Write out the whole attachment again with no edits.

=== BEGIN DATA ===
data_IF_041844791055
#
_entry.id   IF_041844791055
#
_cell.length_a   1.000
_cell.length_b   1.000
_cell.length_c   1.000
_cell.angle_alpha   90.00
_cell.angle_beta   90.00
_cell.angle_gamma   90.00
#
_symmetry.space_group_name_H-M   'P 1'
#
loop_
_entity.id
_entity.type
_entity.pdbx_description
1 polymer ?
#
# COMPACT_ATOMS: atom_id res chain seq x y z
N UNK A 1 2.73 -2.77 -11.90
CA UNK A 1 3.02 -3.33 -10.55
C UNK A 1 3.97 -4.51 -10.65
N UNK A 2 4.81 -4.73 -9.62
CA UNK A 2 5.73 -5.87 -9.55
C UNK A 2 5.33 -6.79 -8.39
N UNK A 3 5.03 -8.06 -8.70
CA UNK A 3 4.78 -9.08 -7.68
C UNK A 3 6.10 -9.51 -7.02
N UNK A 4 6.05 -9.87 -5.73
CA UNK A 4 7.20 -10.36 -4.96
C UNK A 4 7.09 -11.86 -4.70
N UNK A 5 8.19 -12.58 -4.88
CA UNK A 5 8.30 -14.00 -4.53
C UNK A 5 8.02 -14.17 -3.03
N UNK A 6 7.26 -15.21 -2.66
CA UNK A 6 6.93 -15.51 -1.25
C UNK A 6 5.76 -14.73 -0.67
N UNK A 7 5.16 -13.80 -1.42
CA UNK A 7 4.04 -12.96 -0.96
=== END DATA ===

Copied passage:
data_IF_041844791055
#
_entry.id   IF_041844791055
#
_cell.length_a   1.000
_cell.length_b   1.000
_cell.length_c   1.000
_cell.angle_alpha   90.00
_cell.angle_beta   90.00
_cell.angle_gamma   90.00
#
_symmetry.space_group_name_H-M   'P 1'
#
loop_
_entity.id
_entity.type
_entity.pdbx_description
1 polymer ?
#
# COMPACT_ATOMS: atom_id res chain seq x y z
N UNK A 1 2.73 -2.77 -11.90
CA UNK A 1 3.02 -3.33 -10.55
C UNK A 1 3.97 -4.51 -10.65
N UNK A 2 4.81 -4.73 -9.62
CA UNK A 2 5.73 -5.87 -9.55
C UNK A 2 5.33 -6.79 -8.39
N UNK A 3 5.03 -8.06 -8.70
CA UNK A 3 4.78 -9.08 -7.68
C UNK A 3 6.10 -9.51 -7.02
N UNK A 4 6.05 -9.87 -5.73
CA UNK A 4 7.20 -10.36 -4.96
C UNK A 4 7.09 -11.86 -4.70
N UNK A 5 8.19 -12.58 -4.88
CA UNK A 5 8.30 -14.00 -4.53
C UNK A 5 8.02 -14.17 -3.03
N UNK A 6 7.26 -15.21 -2.66
CA UNK A 6 6.93 -15.51 -1.25
C UNK A 6 5.76 -14.73 -0.67
N UNK A 7 5.16 -13.80 -1.42
CA UNK A 7 4.04 -12.96 -0.96